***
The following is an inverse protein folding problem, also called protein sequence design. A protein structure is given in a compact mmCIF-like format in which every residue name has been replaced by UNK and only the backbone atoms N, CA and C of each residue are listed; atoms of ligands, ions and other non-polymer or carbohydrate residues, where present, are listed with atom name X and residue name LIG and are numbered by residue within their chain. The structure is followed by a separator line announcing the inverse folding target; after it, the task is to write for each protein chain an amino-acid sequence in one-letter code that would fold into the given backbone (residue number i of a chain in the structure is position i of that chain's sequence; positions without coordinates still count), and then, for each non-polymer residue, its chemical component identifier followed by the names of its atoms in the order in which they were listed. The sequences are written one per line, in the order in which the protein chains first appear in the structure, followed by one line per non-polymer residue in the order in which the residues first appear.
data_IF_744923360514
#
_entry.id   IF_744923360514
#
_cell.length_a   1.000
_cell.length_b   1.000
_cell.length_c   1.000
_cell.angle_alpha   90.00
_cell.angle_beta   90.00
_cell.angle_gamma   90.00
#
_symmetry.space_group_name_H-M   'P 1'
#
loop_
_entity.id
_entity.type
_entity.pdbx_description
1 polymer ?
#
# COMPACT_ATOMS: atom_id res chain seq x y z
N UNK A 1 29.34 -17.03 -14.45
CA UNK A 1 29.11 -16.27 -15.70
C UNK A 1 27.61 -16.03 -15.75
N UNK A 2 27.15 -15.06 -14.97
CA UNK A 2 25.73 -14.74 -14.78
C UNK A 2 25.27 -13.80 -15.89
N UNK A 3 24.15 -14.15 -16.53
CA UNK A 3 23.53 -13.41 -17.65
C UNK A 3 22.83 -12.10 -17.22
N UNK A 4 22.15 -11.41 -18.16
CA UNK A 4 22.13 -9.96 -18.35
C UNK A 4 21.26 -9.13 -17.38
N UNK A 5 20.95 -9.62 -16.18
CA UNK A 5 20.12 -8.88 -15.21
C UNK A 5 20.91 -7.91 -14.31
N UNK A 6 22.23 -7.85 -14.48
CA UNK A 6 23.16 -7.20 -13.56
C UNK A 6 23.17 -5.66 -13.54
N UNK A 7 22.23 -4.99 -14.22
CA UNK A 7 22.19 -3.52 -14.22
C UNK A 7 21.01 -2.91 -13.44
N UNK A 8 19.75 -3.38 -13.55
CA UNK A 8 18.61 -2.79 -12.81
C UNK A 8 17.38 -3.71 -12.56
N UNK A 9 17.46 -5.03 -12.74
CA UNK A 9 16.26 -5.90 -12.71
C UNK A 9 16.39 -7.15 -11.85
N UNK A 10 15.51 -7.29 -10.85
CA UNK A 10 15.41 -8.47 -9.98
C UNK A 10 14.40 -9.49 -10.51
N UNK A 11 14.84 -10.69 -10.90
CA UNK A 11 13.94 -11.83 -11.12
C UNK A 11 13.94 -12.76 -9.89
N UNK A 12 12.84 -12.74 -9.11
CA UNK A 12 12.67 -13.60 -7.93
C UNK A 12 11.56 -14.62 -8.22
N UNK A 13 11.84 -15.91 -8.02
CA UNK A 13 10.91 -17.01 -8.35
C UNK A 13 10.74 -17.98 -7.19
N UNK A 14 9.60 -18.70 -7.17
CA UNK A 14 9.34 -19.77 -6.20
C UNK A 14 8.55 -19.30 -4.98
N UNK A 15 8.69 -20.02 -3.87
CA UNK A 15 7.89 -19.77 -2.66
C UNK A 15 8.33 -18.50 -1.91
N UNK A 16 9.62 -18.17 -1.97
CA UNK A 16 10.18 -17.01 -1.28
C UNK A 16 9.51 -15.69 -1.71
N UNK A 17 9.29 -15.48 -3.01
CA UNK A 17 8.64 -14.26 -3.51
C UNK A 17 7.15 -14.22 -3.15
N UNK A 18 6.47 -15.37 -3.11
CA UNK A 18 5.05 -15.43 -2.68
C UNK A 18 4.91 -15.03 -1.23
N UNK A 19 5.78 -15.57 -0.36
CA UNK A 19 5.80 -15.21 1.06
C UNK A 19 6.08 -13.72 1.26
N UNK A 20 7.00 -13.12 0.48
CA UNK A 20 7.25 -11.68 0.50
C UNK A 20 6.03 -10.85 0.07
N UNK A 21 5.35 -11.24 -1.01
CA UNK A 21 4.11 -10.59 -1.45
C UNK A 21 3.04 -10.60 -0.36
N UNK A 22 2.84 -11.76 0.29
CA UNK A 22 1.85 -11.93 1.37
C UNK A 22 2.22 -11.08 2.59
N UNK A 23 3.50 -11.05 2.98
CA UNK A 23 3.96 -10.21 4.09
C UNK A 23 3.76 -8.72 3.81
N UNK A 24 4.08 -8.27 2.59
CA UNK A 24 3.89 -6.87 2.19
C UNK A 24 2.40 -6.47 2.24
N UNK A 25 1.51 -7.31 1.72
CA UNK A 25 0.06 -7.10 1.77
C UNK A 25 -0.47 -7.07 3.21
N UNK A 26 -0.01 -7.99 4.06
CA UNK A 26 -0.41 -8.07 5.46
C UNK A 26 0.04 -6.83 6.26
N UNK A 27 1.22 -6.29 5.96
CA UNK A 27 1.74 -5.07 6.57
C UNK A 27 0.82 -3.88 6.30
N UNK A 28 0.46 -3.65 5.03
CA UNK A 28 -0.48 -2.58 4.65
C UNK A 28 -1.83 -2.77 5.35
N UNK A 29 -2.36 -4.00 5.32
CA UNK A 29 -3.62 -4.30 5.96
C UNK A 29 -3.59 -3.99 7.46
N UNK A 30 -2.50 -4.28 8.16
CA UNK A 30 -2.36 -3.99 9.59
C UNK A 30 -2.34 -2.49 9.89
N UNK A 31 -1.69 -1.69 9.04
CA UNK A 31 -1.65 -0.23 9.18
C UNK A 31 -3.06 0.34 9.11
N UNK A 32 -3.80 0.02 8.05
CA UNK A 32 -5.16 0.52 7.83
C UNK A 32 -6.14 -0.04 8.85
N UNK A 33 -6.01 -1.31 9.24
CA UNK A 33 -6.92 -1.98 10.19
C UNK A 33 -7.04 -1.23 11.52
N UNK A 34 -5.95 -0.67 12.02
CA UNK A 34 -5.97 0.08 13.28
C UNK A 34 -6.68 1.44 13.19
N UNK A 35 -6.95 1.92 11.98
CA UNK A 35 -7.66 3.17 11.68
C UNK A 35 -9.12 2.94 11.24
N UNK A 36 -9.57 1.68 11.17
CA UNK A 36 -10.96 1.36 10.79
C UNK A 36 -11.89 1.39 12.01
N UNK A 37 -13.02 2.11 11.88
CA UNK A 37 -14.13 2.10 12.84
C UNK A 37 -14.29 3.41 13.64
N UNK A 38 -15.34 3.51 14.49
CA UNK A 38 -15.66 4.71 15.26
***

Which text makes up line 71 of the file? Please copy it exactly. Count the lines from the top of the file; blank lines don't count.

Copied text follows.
CA UNK A 17 8.64 -14.26 -3.51